The philosopher Raimond Gaita has always been fascinated by animals– their obvious intelligence and disturbing brutality, their uncanny responsiveness to our moods and needs, the deep feelings they elicit from us and seem to return. In this marvelous, luminous book, Gaita trains the lens of philosophy on the mystery and beauty of the animals he has known and loved best. The Philosopher’s Dog is one of those rare works that engage the heart from the very first paragraph and haunt the mind long after one has finished reading.
What does Gaita’s dog, Gypsy, think about while she sits on her mat gazing out to sea for hours on end? Why did the irascible cockatoo Jack greet Gaita’s father with kisses each morning but bite everyone else? How can we acknowledge that animals are sentient and yet deny that they have consciousness? Is it possible to love animals and still eat meat? In contemplating questions like these, Gaita weaves together personal stories–inspiring, sometimes heartbreaking accounts about the animals he and his family members have sheltered–with the reflections and analysis of a professional philosopher.
A graceful, engaging stylist, Gaita is perfectly lucid as he grapples with great thinkers through the ages–from Socrates to Wittgenstein, Descartes to Hannah Arendt. And yet, as important as formal philosophy has been to him, Gaita frankly acknowledges that he has learned much about the nature of life from Gypsy and Jack and his courageously arrogant cat Tosca. In the end, he argues that love should be the essence of our bond with animals, the critical factor that guides how we treat them and think about their place in our world.
In pondering the meaning and morality of his relationships with animals, and with the natural world more generally, Raimond Gaita has created a surprising masterpiece, a book of startling insights, spellbinding stories, meticulous observations, and wise reflection. At once engrossing and thought-provoking, The Philosopher’s Dog is a supremely enjoyable book.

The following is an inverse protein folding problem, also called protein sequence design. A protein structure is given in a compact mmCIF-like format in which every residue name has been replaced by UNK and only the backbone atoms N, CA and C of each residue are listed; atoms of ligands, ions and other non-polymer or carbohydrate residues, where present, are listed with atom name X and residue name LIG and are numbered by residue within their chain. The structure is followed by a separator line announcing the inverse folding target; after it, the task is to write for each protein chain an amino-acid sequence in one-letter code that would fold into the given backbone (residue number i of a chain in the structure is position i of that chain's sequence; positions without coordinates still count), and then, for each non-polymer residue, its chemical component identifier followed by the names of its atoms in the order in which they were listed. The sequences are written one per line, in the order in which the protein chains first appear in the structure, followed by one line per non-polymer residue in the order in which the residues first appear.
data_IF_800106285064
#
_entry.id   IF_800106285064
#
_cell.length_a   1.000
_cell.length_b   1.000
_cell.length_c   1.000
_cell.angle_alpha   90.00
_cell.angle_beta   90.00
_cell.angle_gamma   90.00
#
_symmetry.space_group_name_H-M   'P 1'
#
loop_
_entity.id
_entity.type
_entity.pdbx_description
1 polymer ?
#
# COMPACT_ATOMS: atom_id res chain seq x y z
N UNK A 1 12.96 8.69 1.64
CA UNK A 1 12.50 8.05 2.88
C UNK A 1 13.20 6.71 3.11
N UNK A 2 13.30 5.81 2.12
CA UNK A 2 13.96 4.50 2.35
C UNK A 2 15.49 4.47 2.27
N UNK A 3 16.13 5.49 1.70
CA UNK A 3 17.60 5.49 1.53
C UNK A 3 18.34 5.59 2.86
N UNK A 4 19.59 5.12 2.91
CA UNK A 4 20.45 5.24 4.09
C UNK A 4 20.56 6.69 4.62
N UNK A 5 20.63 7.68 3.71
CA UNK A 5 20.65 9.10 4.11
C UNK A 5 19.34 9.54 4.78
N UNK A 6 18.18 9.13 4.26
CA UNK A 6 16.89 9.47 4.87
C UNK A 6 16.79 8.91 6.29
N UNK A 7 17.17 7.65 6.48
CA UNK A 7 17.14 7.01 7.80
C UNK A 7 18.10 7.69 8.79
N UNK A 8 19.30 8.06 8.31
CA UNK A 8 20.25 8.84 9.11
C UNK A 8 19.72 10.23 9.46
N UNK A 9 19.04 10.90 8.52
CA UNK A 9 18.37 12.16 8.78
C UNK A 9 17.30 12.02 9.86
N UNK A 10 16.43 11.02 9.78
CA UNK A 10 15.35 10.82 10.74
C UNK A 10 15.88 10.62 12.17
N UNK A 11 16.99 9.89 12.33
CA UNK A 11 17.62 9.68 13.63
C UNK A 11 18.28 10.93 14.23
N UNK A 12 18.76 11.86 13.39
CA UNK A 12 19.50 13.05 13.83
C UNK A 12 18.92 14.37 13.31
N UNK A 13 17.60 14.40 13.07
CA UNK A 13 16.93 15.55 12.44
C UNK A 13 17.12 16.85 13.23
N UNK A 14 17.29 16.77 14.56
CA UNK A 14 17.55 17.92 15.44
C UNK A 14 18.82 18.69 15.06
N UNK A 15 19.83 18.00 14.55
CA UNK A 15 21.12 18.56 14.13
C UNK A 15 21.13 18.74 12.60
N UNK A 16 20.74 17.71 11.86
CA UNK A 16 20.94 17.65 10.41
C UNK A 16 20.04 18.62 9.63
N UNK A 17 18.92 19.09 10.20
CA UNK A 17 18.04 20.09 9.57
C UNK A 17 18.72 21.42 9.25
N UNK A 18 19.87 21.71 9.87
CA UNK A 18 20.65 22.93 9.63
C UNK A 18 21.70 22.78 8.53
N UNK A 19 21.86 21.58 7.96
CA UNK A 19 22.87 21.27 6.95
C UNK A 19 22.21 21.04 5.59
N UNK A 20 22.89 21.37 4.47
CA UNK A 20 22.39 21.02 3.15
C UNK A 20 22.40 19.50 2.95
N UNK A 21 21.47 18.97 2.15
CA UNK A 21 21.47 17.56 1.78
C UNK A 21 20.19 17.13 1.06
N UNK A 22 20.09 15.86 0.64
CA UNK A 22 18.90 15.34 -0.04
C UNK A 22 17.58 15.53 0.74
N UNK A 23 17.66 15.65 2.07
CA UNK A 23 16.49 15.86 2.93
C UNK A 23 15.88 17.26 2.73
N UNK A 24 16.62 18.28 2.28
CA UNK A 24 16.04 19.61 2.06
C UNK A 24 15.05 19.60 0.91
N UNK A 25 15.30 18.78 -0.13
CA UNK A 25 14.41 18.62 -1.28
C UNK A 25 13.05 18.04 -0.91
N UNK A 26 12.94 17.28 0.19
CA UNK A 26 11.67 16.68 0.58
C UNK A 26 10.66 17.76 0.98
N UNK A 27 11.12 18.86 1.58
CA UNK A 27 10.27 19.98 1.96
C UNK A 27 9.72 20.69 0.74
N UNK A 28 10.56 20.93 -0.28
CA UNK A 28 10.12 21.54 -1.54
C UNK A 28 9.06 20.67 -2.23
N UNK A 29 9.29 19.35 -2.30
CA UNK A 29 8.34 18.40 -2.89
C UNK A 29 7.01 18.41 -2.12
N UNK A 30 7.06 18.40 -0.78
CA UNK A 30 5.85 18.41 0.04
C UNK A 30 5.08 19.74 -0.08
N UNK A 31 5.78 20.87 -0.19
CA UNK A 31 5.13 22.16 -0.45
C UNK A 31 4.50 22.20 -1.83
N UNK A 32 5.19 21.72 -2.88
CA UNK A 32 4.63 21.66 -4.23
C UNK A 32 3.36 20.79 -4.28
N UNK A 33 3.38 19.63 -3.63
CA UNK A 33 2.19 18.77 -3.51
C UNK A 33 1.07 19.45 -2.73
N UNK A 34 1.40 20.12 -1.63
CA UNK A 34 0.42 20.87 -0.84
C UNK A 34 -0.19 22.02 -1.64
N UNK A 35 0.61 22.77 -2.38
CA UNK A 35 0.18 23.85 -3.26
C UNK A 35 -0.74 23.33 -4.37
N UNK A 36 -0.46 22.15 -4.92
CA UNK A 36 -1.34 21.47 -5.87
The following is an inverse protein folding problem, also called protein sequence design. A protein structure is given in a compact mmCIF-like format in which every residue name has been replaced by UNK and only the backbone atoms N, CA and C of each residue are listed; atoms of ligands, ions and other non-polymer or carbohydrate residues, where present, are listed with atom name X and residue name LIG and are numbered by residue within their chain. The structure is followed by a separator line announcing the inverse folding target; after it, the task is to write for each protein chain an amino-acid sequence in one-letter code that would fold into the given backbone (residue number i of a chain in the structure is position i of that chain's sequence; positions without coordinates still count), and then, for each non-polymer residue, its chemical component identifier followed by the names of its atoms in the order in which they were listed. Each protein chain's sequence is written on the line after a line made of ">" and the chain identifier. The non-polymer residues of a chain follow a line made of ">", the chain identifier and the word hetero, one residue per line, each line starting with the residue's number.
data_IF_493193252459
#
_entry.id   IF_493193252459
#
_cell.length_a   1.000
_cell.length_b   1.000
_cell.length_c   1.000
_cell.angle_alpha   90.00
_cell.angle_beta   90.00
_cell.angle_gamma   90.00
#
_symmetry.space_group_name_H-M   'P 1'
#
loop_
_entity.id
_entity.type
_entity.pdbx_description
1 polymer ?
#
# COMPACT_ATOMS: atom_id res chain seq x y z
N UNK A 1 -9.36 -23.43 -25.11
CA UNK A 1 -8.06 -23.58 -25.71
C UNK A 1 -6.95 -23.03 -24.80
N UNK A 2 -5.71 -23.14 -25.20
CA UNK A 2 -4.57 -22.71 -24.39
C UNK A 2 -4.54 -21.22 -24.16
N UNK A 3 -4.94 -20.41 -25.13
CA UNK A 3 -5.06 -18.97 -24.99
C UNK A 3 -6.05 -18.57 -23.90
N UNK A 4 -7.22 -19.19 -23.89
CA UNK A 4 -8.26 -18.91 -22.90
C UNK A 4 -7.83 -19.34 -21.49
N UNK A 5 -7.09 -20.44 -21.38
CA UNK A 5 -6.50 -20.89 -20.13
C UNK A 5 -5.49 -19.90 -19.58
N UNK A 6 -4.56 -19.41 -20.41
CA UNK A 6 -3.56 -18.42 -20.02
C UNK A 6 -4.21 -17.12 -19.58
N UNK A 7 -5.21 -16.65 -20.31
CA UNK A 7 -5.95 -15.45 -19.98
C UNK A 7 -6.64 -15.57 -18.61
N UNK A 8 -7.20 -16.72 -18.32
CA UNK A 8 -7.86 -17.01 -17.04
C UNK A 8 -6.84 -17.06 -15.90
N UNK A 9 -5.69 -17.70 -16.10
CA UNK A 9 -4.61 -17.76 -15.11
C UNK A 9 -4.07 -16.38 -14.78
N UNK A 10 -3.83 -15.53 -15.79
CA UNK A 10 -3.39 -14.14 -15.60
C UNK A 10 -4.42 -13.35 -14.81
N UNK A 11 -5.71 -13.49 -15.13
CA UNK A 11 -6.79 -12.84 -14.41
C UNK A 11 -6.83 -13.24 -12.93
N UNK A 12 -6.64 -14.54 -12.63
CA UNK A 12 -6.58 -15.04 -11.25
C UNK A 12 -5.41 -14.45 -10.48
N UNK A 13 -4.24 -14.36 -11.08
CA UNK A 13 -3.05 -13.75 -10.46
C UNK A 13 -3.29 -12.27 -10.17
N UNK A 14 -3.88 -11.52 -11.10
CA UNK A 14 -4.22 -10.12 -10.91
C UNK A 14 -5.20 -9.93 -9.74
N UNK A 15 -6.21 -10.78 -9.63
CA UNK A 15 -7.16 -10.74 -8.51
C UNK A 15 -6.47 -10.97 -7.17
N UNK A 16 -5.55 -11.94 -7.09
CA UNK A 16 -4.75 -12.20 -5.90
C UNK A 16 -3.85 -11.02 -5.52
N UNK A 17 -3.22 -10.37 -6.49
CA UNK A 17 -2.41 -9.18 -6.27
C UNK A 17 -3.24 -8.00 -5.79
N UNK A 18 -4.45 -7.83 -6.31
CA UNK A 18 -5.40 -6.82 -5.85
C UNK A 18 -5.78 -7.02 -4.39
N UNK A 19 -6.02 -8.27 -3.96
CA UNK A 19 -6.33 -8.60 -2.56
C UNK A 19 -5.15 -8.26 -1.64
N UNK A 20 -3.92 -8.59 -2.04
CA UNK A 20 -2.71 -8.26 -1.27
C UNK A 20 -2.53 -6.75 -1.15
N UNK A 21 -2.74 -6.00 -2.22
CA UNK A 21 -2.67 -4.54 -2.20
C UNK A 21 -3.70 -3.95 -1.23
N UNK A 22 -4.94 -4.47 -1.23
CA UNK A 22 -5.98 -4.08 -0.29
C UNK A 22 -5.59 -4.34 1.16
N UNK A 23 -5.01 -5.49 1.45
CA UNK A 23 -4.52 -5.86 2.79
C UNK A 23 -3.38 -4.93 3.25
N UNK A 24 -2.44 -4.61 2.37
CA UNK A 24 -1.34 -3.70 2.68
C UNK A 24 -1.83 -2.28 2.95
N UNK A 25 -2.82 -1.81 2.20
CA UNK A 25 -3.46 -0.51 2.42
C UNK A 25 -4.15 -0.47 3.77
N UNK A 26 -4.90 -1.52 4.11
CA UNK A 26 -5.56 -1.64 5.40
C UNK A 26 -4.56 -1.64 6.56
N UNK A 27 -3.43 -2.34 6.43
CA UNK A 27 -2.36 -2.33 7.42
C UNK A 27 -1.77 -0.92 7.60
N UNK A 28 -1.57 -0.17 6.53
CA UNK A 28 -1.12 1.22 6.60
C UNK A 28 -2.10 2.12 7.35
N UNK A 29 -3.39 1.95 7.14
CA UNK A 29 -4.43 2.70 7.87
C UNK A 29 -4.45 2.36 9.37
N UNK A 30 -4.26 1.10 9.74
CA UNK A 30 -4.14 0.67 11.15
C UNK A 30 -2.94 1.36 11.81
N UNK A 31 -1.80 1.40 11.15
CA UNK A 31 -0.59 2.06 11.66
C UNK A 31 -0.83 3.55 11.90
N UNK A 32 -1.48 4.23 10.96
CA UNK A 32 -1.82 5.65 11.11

Offering entertaining animal stories and delicate philosophical reflections on them, University of London philosopher Gaita (Romulus, My Father) begins with stories of animals from his rural childhood (Jack the cockatoo, Orloff the greyhound) and his adult life (Gypsy the German shepherd, Tosca the cat). As the book progresses, the stories become less dominant as serious philosophy takes the fore. On whether dogs feel sensations, for example, Gaita argues (on Wittgensteinian grounds) that "there is no room for serious doubt" that they do. Why we should pay respect to dead animals or care about butterflies and bees; the common "creatureliness" of people and animals; and how someone who loves animals can kill and eat them all are issues that are raised at a leisurely pace. Throughout, Gaita develops the concept of a "realm of meaning" rooted in "the understanding of the heart." Literature, including stories, he argues, affords special access to this realm (and thus provides a rationale for the plan of the book). The premise and pace may lose some readers, and others may be alarmed by Gaita's dismissal of the doctrine of animal rights in preference for "ttachment to animals and a disinterested love of nature." But what comes through most clearly is Gaita's appreciation for "the generosity with which animals give themselves to us... and the grace they bring to our lives."